Storytelling and Narrative
Storytelling is a feature of daily experience. We do it without thinking about it when we recount some experience we have had, whether it is the story of how the golf match went with our friends, or a fiction made up for story time with our children. We also consume stories continually—fictional ones through novels, movies, plays, and television; nonfictional ones through books, documentaries, and the news media.
Video games often include fictional stories that go beyond the events of the games themselves. Game designers add stories to enhance a game's entertainment value, to keep the player interested in a long game, and to help sell the game to prospective customers.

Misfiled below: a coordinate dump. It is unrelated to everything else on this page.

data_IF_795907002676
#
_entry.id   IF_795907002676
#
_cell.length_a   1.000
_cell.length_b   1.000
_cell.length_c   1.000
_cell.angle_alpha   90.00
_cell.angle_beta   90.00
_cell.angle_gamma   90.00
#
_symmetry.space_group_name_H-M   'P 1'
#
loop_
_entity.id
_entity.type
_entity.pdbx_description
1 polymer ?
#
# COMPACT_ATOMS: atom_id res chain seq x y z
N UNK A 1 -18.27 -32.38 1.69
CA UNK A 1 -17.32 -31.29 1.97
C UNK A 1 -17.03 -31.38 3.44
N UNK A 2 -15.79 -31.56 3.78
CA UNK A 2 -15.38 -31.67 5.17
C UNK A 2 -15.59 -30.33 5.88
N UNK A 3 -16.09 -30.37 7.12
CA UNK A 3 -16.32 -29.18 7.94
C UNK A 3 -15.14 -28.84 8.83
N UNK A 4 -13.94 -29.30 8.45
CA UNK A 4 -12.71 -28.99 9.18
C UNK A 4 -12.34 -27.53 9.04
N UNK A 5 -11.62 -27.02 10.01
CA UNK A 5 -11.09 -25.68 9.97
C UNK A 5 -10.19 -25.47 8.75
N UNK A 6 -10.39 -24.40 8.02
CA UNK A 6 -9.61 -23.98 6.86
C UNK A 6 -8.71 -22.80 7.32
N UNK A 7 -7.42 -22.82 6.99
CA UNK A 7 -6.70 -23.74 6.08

This chapter looks at how to weave a story into a game. It focuses mostly on games that rely heavily on stories, though the chapter covers stories within all genres. We'll examine what makes a good story and how to keep the stories from overwhelming the gameplay of a video game. The terms interactive story and narrative are defined, followed by a discussion of linear and nonlinear storytelling and mechanisms you can use to advance the plot. Then we'll address scripted conversations, which allow the player to participate in dialog with nonplayer characters (NPCs). The chapter concludes with the topic of episodic storytelling in games, which the Internet has helped to make possible.